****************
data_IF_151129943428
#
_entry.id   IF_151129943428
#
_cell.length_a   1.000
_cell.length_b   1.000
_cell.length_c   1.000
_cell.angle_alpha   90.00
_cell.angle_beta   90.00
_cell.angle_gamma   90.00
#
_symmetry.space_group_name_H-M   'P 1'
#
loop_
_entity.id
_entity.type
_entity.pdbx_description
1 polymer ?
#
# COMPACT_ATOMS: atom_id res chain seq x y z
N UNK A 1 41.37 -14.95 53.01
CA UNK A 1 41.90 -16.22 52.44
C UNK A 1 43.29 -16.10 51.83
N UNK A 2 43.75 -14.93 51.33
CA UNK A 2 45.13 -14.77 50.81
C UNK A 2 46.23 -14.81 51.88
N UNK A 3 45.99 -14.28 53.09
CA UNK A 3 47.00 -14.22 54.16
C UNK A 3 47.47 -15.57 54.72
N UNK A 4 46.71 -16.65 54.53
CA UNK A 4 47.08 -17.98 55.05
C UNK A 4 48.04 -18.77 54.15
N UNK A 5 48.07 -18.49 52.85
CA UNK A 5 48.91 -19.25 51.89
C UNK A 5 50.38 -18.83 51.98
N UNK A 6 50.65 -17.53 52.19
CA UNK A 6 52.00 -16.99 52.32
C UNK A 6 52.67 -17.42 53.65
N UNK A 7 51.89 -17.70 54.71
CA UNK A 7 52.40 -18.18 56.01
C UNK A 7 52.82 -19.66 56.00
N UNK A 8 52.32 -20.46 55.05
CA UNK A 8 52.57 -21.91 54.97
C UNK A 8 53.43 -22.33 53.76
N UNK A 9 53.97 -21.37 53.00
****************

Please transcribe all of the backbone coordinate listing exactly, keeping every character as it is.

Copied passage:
data_IF_151129943428
#
_entry.id   IF_151129943428
#
_cell.length_a   1.000
_cell.length_b   1.000
_cell.length_c   1.000
_cell.angle_alpha   90.00
_cell.angle_beta   90.00
_cell.angle_gamma   90.00
#
_symmetry.space_group_name_H-M   'P 1'
#
loop_
_entity.id
_entity.type
_entity.pdbx_description
1 polymer ?
#
# COMPACT_ATOMS: atom_id res chain seq x y z
N UNK A 1 41.37 -14.95 53.01
CA UNK A 1 41.90 -16.22 52.44
C UNK A 1 43.29 -16.10 51.83
N UNK A 2 43.75 -14.93 51.33
CA UNK A 2 45.13 -14.77 50.81
C UNK A 2 46.23 -14.81 51.88
N UNK A 3 45.99 -14.28 53.09
CA UNK A 3 47.00 -14.22 54.16
C UNK A 3 47.47 -15.57 54.72
N UNK A 4 46.71 -16.65 54.53
CA UNK A 4 47.08 -17.98 55.05
C UNK A 4 48.04 -18.77 54.15
N UNK A 5 48.07 -18.49 52.85
CA UNK A 5 48.91 -19.25 51.89
C UNK A 5 50.38 -18.83 51.98
N UNK A 6 50.65 -17.53 52.19
CA UNK A 6 52.00 -16.99 52.32
C UNK A 6 52.67 -17.42 53.65
N UNK A 7 51.89 -17.70 54.71
CA UNK A 7 52.40 -18.18 56.01
C UNK A 7 52.82 -19.66 56.00
N UNK A 8 52.32 -20.46 55.05
CA UNK A 8 52.57 -21.91 54.97
C UNK A 8 53.43 -22.33 53.76
N UNK A 9 53.97 -21.37 53.00